From  Johnny Symons' <em>Daddy and Papa</em>.

ITVS will also bring its expertise with websites to the series. The Independent Lens website launched at www.pbs.org in January 2003. It contains information about the series, the stories, the filmmakers and the significant issues raised. Each website offers a unique opportunity for Web viewers to participate and interact. For example, the website for Jamie Meltzer's Off the Charts: The Song Poem Story will enable viewers to compose original tunes and sing along with the "Web karaoke machine." On the site for Nancy Kelly's Downside Up, viewers can take a photographic tour of a city's metamorphosis from obsolete industrial town to modern art mecca. The Strange Fruit (Joel Katz) website will allow viewers to trace political movements through the history of American protest songs.

When Kelly found out about the plans for Independent Lens, she was amazed and astounded at the breadth and scope of it. She had tried to get national funds through PBS the entire three years while she was making Downside Up, and had been rejected three times from the ITVS Open Call. The slot on the Lens schedule was therefore especially sweet. "It's unbelievable how many people see something when it's broadcast," said Kelly. "It causes people to talk about what's going on in their community...Docs communicate across all lines we think are undividable."

 

Tamara Krinsky is associate editor of International Documentary, and associate director of HBO's US Comedy Arts Festival's Film Discovery Program.

 

Independent Lens—Winter/Spring 2003

Maggie Growls (Barbara Attie and Janet Goldwater, producers/directors)         February 4

Off The Charts: The Song-Poem Story (Jamie Meltzer, producer/director)        February 11

On This Island (Stephenie Slewka, producer/director)                                  February 18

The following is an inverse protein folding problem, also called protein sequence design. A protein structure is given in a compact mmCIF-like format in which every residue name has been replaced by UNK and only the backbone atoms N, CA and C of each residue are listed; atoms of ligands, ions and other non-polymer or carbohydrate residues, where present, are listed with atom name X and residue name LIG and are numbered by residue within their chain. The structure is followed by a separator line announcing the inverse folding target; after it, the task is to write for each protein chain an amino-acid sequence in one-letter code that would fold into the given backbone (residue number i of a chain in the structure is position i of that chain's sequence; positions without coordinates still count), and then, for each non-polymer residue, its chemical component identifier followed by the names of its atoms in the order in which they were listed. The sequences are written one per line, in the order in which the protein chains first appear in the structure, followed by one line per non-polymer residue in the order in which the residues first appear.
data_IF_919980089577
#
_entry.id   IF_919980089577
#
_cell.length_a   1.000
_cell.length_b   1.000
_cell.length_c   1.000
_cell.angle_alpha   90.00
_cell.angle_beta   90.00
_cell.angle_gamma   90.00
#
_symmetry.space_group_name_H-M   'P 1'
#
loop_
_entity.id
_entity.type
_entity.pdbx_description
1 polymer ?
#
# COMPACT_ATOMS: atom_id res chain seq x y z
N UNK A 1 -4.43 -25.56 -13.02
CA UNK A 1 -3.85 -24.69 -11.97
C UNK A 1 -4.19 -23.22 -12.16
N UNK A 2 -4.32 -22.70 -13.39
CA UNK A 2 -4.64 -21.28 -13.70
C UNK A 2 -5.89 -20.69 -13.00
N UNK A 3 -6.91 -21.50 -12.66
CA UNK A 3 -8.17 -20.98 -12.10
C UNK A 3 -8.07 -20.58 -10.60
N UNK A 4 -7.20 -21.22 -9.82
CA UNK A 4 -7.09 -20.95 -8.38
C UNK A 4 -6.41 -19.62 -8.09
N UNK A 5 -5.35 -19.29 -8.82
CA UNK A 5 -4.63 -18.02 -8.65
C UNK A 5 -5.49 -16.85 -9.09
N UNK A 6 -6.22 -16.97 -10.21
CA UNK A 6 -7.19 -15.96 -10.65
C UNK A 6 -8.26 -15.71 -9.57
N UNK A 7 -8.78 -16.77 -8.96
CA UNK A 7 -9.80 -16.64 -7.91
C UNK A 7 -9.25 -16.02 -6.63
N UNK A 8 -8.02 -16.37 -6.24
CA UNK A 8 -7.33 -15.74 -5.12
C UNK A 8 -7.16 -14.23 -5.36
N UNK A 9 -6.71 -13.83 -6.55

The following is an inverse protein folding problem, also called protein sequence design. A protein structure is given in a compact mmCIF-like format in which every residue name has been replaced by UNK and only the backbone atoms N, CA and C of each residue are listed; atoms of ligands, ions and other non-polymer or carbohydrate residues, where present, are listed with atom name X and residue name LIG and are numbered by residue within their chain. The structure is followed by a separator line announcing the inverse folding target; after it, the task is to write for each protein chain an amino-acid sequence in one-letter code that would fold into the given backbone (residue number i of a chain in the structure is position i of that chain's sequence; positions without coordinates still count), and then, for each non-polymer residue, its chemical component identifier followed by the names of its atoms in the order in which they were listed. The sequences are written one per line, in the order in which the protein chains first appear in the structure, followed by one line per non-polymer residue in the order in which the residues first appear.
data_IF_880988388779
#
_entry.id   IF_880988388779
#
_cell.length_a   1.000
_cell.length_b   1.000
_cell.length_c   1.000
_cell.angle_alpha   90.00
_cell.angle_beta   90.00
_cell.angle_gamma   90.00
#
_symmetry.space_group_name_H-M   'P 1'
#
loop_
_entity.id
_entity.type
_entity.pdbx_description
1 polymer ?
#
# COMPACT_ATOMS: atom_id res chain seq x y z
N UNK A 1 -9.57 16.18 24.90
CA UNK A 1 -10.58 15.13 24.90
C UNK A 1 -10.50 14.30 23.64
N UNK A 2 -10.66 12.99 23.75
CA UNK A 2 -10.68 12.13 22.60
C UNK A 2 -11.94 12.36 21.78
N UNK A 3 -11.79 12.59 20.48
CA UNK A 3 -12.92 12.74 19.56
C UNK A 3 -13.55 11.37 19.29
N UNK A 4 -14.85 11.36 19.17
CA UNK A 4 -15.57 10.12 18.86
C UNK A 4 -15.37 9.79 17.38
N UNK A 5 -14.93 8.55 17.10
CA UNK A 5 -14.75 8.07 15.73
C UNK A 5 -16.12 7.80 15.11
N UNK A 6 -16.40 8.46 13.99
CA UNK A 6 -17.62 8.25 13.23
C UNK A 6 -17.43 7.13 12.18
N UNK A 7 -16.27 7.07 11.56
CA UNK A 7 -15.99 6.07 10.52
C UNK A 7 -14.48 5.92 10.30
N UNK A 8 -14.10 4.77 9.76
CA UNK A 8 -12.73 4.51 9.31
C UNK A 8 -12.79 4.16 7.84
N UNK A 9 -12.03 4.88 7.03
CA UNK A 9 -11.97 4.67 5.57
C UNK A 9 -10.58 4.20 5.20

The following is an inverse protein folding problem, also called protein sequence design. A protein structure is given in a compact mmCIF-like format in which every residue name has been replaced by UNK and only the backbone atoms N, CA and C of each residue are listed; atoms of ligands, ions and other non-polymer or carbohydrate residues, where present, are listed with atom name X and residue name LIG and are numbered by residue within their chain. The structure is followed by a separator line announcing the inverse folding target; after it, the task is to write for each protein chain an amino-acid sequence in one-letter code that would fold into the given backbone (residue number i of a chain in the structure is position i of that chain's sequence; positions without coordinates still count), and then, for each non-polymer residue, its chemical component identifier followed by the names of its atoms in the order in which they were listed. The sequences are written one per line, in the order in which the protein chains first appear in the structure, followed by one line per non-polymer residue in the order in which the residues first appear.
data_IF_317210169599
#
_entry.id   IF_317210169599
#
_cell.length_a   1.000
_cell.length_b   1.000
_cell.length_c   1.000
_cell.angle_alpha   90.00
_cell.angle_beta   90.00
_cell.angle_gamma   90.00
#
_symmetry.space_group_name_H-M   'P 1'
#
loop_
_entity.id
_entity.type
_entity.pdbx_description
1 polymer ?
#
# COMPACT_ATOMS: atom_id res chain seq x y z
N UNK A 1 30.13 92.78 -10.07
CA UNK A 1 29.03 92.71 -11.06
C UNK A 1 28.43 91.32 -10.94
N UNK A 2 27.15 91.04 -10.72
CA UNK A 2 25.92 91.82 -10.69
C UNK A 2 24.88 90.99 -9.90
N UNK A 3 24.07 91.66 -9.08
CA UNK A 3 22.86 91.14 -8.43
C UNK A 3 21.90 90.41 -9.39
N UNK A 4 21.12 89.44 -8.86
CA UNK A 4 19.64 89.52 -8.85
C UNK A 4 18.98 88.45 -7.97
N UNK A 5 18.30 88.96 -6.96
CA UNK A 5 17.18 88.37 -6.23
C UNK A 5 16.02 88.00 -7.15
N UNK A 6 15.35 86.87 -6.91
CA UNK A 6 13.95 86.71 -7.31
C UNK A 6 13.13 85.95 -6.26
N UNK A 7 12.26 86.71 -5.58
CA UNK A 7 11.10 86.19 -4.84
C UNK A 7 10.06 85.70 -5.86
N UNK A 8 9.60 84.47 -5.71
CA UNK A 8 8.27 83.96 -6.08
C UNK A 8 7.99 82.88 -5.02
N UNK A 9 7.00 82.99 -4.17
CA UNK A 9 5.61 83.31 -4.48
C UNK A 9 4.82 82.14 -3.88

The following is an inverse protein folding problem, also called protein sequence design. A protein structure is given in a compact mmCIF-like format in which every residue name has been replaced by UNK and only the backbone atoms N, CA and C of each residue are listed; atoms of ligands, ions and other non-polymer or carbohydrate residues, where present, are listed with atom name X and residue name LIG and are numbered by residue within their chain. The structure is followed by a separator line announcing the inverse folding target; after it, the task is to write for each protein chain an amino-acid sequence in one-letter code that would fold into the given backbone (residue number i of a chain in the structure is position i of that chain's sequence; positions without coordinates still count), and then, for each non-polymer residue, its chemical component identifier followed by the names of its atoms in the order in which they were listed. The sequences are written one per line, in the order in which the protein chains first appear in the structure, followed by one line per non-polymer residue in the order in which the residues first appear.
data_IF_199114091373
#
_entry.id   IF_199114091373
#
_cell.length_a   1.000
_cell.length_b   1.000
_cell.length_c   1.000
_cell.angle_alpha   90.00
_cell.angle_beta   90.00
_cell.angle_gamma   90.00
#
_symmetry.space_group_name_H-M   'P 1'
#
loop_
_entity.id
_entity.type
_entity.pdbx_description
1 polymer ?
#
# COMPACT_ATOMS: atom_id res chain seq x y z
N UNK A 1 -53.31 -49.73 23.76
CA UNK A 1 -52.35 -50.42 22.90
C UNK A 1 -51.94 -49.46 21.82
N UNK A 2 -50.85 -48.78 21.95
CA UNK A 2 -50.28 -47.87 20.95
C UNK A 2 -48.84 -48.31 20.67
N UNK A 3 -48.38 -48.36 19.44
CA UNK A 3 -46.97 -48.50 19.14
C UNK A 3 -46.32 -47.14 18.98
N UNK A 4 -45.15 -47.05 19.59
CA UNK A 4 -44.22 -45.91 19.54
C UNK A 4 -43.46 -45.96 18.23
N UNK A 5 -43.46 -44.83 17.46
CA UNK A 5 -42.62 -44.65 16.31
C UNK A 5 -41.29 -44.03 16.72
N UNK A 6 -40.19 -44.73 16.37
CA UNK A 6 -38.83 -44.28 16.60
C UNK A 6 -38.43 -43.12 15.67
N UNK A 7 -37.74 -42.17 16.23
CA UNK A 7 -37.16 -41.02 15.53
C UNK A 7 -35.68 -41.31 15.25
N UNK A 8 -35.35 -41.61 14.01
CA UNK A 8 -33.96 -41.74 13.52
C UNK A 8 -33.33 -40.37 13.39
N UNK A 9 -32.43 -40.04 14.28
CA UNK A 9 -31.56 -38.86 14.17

Downside Up (Nancy Kelly, producer/director)                                            February 25

Los Trabajadores/The Workers (Heather Courtney, producer/director)             March 25

Chiefs (Donna Dewey, producer; Daniel Junge, director)                               April 1

Strange Fruit (Joel Katz, producer/director)                                                April 8

Bird by Bird with Annie: A Portrait of Annie Lamott (Freida Lee Mock, producer/director)                                                                                   April 22

Sisters in Resistance (Maia Wechsler, producer/director)                              April 29

Heart of the Sea (Charlotte Lagarde, producer/director; Lisa Denker, director)                                                                                               May 6

Guns and Mothers (Thom Powers, producer/director)                                   May 13

Razing Appalachia (Sasha Waters, producer/director)                                  May 20

Hansel Mieth: Vagabond Photographer

(Nancy Schiesari, producer/director)                                                        May 27

Daddy & Papa (Johnny Symons, producer/director)                                     June 3